But there is pretty widespread agreement that kids do need to be formally taught some things. The question that every teacher has to answer for herself, and I would strongly encourage every parent to consider, is how much do kids need to be formally taught, and how should that teaching happen, and when?
This question is at the core of some of the biggest educational controversies. Should education be teacher directed or child directed? Who should decide what kids learn, and when? The parents, teachers, or the children themselves? Traditional school systems tend to lean heavily towards teacher-directed learning. Unschooling families and Sudbury style democratic schools lean heavily towards child-directed. Some specialized schools and programs, such as Montessori and Reggio Emilia exist on the spectrum between the two general approaches. All approaches have been shown to be capable of producing competent and successful adults.
In college, we learned about a variety of studies that have been performed to compare direct instruction approaches with open-ended, child-directed learning. In these studies, children were presented with a toy that did a thing. When the researcher (or ‘teacher’) taught the children how to make the toy do the thing, they learned quickly and efficiently. When they were simply handed the toy, with no instructions whatsoever, they still learned to make the toy do the thing. It took longer, but they eventually figured it out. And along the way they explored, investigated and played, discovering many other things that the toy could do. Things that the researchers themselves had not considered. The learning process was driven by the children’s own curiosity and creativity.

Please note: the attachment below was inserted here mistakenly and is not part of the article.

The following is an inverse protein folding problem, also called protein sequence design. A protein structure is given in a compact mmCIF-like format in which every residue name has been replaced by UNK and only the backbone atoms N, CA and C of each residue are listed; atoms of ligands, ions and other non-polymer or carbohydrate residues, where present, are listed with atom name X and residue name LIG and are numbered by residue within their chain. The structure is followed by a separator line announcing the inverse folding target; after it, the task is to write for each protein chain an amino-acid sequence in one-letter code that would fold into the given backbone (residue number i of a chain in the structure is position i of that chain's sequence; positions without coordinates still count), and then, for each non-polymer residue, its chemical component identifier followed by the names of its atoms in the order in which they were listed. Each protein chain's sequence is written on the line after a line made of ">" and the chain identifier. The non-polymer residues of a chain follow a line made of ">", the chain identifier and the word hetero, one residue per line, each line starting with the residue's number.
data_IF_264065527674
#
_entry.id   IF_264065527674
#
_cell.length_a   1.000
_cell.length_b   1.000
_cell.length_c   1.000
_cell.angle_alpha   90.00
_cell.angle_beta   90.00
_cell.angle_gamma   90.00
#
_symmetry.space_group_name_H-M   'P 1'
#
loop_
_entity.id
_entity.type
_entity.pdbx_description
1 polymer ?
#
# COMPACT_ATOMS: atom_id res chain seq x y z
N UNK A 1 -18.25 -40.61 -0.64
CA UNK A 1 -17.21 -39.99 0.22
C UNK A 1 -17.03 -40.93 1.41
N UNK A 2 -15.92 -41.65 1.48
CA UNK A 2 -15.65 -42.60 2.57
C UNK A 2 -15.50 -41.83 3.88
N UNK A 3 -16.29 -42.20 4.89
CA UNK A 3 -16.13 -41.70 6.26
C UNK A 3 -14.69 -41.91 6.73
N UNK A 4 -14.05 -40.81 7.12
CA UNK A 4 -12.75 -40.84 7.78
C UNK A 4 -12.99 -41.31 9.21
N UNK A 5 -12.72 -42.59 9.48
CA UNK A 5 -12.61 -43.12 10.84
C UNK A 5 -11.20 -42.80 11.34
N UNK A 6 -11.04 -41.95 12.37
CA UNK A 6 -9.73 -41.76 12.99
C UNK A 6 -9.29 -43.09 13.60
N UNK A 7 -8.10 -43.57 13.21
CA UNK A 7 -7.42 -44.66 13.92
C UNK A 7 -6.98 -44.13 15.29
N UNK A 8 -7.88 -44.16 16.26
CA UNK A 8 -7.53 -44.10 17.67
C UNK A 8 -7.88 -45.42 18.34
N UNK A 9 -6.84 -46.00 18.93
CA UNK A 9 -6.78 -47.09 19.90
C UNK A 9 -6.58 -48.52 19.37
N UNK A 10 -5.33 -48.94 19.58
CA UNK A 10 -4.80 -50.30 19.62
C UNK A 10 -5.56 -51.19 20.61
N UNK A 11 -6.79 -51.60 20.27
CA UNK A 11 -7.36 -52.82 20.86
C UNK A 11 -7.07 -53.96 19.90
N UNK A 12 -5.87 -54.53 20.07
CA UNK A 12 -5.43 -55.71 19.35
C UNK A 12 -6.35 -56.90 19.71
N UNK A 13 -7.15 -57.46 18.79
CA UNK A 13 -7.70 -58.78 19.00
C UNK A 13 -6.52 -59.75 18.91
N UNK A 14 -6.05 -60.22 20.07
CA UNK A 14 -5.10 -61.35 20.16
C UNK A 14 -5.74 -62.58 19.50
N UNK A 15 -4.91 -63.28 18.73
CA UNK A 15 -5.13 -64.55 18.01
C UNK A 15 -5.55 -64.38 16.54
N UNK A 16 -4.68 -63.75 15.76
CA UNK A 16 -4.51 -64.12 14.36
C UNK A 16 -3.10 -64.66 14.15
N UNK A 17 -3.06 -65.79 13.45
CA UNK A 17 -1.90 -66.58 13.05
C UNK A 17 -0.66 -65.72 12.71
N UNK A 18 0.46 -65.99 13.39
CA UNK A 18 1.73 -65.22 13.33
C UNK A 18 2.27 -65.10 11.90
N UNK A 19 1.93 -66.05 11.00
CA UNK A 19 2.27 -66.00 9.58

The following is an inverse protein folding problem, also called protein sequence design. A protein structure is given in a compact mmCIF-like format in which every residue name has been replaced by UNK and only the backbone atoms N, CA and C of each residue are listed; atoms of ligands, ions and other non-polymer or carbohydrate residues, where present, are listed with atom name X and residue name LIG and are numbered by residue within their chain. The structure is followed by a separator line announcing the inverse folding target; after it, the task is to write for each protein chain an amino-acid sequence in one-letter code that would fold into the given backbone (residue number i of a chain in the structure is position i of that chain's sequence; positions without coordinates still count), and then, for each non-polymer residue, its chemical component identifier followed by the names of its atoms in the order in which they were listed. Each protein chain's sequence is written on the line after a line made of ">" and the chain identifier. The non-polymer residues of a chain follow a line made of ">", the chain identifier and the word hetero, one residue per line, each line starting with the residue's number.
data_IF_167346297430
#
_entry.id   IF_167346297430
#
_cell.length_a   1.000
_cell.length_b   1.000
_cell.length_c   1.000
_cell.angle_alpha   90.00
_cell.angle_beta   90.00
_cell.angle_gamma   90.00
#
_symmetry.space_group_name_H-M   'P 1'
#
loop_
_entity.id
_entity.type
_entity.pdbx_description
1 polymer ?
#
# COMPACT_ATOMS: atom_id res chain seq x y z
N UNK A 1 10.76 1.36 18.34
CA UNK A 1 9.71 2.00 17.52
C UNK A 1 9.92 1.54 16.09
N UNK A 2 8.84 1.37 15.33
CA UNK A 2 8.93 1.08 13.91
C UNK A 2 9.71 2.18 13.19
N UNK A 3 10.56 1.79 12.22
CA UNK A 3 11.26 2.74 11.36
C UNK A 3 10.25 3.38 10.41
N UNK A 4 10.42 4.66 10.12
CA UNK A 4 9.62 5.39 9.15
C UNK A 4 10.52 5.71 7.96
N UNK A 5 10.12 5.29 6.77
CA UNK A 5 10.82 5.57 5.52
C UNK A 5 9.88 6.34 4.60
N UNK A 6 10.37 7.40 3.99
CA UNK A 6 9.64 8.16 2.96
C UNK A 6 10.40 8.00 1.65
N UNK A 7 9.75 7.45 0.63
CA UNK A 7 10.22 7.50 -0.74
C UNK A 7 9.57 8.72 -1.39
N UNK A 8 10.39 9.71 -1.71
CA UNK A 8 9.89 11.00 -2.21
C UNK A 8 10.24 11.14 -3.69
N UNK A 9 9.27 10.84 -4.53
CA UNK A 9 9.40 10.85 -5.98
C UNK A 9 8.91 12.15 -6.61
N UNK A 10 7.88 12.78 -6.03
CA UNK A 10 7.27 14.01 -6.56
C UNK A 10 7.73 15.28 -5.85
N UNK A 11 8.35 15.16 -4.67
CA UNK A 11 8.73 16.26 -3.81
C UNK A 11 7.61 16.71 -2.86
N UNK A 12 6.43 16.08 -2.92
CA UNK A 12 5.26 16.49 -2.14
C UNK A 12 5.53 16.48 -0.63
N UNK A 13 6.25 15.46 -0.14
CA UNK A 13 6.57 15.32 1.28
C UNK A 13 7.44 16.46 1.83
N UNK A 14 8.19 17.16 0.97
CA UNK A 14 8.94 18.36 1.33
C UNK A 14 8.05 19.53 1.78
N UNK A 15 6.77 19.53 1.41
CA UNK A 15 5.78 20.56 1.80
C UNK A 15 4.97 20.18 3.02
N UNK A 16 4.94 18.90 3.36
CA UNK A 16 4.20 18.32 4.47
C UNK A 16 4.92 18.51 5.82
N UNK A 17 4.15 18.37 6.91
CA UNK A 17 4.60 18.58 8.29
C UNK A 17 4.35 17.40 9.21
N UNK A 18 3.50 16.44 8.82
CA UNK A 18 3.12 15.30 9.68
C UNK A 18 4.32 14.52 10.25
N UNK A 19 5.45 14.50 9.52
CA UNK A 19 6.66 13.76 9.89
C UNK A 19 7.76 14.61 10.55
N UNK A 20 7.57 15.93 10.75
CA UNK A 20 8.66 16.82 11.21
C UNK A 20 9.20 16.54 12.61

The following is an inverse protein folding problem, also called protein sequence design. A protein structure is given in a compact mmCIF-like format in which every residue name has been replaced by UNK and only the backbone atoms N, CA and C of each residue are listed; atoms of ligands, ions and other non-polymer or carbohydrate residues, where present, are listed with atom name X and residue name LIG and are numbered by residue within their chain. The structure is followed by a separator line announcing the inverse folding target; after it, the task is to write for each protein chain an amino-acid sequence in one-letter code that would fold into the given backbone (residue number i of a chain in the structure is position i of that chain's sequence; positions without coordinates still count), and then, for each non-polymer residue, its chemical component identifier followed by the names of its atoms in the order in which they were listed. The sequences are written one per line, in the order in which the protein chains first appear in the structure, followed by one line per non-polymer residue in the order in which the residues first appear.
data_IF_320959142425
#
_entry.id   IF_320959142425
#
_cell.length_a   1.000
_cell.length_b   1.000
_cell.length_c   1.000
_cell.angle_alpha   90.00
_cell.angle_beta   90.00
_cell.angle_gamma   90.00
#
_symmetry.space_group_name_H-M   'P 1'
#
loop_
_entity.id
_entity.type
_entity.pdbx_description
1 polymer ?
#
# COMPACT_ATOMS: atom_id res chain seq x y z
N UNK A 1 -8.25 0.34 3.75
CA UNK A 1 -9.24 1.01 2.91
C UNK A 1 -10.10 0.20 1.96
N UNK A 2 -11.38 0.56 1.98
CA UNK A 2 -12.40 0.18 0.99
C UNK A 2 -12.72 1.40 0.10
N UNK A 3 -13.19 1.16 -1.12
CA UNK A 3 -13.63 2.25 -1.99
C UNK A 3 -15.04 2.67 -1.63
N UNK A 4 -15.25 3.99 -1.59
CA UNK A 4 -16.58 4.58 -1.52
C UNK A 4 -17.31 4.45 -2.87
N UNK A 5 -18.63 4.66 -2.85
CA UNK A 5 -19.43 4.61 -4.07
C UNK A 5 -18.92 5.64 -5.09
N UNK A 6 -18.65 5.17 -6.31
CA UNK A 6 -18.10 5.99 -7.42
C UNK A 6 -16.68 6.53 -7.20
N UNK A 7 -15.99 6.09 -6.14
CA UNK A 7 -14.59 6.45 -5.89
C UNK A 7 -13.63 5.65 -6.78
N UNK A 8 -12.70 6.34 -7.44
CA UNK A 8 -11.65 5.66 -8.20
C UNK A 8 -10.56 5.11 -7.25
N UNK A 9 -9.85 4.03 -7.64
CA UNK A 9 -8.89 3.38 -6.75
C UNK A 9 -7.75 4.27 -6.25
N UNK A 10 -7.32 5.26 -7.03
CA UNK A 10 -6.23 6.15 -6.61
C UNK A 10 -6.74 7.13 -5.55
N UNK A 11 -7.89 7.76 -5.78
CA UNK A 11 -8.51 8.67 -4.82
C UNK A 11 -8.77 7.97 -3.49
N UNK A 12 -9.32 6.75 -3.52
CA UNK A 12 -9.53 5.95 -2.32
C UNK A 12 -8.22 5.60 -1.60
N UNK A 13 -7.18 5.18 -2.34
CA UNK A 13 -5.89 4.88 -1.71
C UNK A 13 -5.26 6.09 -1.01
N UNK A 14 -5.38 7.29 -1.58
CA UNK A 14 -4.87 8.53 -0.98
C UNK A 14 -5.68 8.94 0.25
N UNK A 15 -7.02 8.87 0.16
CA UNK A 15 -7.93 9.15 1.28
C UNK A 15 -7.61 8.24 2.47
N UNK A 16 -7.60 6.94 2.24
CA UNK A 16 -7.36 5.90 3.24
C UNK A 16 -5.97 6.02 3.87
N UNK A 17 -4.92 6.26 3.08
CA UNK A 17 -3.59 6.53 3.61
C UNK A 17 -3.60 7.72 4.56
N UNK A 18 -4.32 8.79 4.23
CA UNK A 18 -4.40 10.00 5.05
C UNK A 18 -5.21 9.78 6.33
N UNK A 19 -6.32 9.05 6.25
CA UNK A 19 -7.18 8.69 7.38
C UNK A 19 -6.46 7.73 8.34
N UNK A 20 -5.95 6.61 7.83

So, there are pros and cons to both approaches. If the goal is to make sure kids learn specific information as efficiently as possible, direct teaching is best. If the goal is to promote the child’s overall development, and unleash their creativity, curiosity and self-confidence, it’s best not to teach them, and simply provide them the materials and resources they need to discover things for themselves.